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What Caused the Recession of 2008? Hints from Labor Productivity

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  • Casey Mulligan

Abstract

A labor market tautology says that any change in labor usage can be decomposed into a movement along a marginal productivity schedule and a shift of the schedule. I calculate this decomposition for the recession of 2008, assuming an aggregate Cobb-Douglas marginal productivity schedule, and find that all of the decline in employment and hours since December 2007 is a movement along the schedule. This finding suggests that a reduction in labor supply and/or an increase in labor market distortions are major factors in the 2008 recession. The decline in aggregate consumption suggests that the reduction in labor supply (if any) is neither a wealth nor an intertemporal substitution effect. "Sticky real wages" or the emergence of significant work disincentives are possible explanations for these findings.

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Bibliographic Info

Paper provided by National Bureau of Economic Research, Inc in its series NBER Working Papers with number 14729.

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Date of creation: Feb 2009
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Handle: RePEc:nbr:nberwo:14729

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  1. Jordi Galí & Mark Gertler & J. David López-Salido, 2003. "Markups, Gaps, and the Welfare Costs of Business Fluctuations," Working Papers 45, Barcelona Graduate School of Economics.
  2. Katz, L.F. & Murphy, K.M., 1991. "Changes in Relative Wages, 1963-1987: Supply and Demand Factors," Harvard Institute of Economic Research Working Papers 1580, Harvard - Institute of Economic Research.
  3. Harold L. Cole & Lee E. Ohanian, 2001. "New Deal policies and the persistence of the Great Depression: a general equilibrium analysis," Working Papers 597, Federal Reserve Bank of Minneapolis.
  4. Crucini, Mario J. & Kahn, James, 1996. "Tariffs and aggregate economic activity: Lessons from the Great Depression," Journal of Monetary Economics, Elsevier, vol. 38(3), pages 427-467, December.
  5. V. V. Chari & Patrick J. Kehoe & Ellen R. McGrattan, 2007. "Business Cycle Accounting," Econometrica, Econometric Society, vol. 75(3), pages 781-836, 05.
  6. Casey B. Mulligan, 2002. "A Century of Labor-Leisure Distortions," NBER Working Papers 8774, National Bureau of Economic Research, Inc.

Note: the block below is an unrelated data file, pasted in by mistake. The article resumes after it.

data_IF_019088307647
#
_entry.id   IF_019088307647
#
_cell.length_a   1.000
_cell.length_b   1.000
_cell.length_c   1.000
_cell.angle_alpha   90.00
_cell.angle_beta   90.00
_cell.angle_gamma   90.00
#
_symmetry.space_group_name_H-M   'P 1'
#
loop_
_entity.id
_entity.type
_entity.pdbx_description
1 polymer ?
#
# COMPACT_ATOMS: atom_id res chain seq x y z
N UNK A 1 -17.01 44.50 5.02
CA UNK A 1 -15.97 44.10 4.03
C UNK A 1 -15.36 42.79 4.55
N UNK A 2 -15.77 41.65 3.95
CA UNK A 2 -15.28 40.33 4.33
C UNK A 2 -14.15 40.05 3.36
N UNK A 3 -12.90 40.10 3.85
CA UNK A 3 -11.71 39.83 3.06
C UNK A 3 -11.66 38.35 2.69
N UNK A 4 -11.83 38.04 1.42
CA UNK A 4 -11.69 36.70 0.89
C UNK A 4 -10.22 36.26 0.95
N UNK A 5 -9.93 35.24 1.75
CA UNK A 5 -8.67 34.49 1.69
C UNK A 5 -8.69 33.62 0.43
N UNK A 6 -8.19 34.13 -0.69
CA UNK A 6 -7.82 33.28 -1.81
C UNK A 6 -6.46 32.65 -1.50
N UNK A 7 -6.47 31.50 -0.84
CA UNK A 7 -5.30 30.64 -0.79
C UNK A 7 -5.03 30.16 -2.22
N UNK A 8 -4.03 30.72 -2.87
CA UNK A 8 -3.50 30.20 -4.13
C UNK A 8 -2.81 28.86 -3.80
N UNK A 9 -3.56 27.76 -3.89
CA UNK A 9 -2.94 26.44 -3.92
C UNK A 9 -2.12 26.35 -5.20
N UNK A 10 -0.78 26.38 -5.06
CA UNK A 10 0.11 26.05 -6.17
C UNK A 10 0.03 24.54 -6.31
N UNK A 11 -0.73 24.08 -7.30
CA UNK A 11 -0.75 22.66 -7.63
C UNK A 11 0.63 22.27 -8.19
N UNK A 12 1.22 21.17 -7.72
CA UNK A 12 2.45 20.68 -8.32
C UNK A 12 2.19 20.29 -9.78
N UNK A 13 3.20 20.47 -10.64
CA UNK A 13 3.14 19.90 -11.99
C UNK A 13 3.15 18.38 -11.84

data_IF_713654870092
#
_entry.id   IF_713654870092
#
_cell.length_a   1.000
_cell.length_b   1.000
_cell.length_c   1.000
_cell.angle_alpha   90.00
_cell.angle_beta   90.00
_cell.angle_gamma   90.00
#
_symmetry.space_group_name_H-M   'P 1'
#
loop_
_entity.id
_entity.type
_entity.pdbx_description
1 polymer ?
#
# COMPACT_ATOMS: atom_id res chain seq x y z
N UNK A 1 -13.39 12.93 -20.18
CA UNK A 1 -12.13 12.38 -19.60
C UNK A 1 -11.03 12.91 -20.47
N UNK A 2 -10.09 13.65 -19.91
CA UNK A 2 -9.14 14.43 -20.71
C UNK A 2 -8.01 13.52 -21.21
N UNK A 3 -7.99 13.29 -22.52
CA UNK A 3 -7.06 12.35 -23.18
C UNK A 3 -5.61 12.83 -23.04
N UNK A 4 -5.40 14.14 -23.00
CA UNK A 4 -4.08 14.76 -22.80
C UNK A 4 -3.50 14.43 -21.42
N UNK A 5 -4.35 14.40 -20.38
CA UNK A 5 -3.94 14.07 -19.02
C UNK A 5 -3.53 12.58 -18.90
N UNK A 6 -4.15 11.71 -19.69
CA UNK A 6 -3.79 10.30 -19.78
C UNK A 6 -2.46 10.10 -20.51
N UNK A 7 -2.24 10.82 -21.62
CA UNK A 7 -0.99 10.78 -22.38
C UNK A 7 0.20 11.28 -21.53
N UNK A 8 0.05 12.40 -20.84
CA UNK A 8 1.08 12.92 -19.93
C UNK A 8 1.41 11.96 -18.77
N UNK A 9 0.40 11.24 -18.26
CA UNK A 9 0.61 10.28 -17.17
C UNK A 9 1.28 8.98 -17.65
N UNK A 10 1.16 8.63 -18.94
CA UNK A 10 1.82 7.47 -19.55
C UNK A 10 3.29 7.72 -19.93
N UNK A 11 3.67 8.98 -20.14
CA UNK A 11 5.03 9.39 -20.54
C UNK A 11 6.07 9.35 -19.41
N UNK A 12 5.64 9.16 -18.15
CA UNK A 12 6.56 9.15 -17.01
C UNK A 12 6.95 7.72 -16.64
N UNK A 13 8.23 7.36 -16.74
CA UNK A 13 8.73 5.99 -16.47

7. Robert E. Hall, 1997. "Macroeconomic Fluctuations and the Allocation of Time," NBER Working Papers 5933, National Bureau of Economic Research, Inc.
  8. Kydland, Finn E & Prescott, Edward C, 1982. "Time to Build and Aggregate Fluctuations," Econometrica, Econometric Society, vol. 50(6), pages 1345-70, November.
  9. Casey B. Mulligan, 2008. "A Depressing Scenario: Mortgage Debt Becomes Unemployment Insurance," NBER Working Papers 14514, National Bureau of Economic Research, Inc.
  10. Harold L. Cole & Lee E. Ohanian, 1999. "The Great Depression in the United States from a neoclassical perspective," Quarterly Review, Federal Reserve Bank of Minneapolis, issue Win, pages 2-24.
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  1. Tellynomics
    by chris dillow in Stumbling and Mumbling on 2010-03-02 14:19:14
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Cited by:
  1. Rothstein, Jesse, 2012. "The Labor Market Four Years Into the Crisis: Assessing Structural Explanations," Institute for Research on Labor and Employment, Working Paper Series qt2x576316, Institute of Industrial Relations, UC Berkeley.
  2. Kalemli-Ozcan, Sebnem & Papaioannou, Elias & Perri, Fabrizio, 2012. "Global Banks and Crisis Transmission," CEPR Discussion Papers 9044, C.E.P.R. Discussion Papers.
  3. Michael W. Elsby & Bart Hobijn & Aysegul Sahin, 2010. "The Labor Market in the Great Recession," NBER Working Papers 15979, National Bureau of Economic Research, Inc.
  4. Casey B. Mulligan, 2011. "Means-Tested Subsidies and Economic Performance Since 2007," NBER Working Papers 17445, National Bureau of Economic Research, Inc.

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